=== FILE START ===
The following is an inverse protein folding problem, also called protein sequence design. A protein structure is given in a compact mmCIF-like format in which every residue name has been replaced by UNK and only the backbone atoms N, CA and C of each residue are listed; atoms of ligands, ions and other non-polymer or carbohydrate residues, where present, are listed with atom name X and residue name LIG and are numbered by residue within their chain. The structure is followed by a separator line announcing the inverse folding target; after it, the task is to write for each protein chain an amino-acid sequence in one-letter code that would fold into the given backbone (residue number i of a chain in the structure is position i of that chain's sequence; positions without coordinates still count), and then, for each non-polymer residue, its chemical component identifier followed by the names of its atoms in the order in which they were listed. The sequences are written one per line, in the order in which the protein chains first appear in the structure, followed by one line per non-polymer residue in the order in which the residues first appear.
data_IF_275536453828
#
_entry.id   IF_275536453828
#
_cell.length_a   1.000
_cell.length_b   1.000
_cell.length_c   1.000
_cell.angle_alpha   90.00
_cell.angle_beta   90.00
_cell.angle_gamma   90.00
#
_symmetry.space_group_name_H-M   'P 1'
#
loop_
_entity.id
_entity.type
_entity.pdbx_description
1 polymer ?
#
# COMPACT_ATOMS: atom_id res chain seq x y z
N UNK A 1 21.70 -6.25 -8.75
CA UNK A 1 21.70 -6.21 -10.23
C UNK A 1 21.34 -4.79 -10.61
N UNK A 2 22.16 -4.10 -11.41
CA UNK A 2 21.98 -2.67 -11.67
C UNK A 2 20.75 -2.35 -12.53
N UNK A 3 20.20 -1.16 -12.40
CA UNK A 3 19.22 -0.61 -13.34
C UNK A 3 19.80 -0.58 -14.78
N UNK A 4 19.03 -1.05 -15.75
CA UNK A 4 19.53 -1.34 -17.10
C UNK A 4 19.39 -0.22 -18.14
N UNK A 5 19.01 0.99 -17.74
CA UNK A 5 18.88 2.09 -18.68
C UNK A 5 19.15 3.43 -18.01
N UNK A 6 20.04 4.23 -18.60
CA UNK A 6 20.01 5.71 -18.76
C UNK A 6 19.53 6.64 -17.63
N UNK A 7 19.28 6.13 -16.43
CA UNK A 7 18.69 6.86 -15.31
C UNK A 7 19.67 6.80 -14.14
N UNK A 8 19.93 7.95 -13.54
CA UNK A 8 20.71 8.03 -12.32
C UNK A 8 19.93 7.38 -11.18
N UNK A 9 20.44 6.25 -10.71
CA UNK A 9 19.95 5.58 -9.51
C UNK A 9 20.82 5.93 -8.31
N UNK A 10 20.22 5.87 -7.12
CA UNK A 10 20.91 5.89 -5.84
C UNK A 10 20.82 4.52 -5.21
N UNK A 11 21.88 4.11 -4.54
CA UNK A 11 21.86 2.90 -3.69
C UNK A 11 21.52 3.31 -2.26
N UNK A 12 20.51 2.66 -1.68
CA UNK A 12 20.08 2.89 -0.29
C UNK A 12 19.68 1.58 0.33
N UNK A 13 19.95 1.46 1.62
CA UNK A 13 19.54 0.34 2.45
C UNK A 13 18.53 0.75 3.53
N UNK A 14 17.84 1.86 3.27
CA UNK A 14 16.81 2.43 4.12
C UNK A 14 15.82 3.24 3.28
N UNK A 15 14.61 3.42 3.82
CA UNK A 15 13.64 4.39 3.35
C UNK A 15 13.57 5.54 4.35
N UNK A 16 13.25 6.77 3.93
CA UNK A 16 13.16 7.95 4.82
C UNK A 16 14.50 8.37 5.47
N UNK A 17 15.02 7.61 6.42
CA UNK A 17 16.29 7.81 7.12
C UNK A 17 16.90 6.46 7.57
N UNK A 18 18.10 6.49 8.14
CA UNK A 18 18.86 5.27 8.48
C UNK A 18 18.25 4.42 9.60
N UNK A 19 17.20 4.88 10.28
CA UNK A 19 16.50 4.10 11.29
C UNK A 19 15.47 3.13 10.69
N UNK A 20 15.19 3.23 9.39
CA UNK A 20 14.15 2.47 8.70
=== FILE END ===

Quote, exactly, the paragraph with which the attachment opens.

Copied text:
The following is an inverse protein folding problem, also called protein sequence design. A protein structure is given in a compact mmCIF-like format in which every residue name has been replaced by UNK and only the backbone atoms N, CA and C of each residue are listed; atoms of ligands, ions and other non-polymer or carbohydrate residues, where present, are listed with atom name X and residue name LIG and are numbered by residue within their chain. The structure is followed by a separator line announcing the inverse folding target; after it, the task is to write for each protein chain an amino-acid sequence in one-letter code that would fold into the given backbone (residue number i of a chain in the structure is position i of that chain's sequence; positions without coordinates still count), and then, for each non-polymer residue, its chemical component identifier followed by the names of its atoms in the order in which they were listed. The sequences are written one per line, in the order in which the protein chains first appear in the structure, followed by one line per non-polymer residue in the order in which the residues first appear.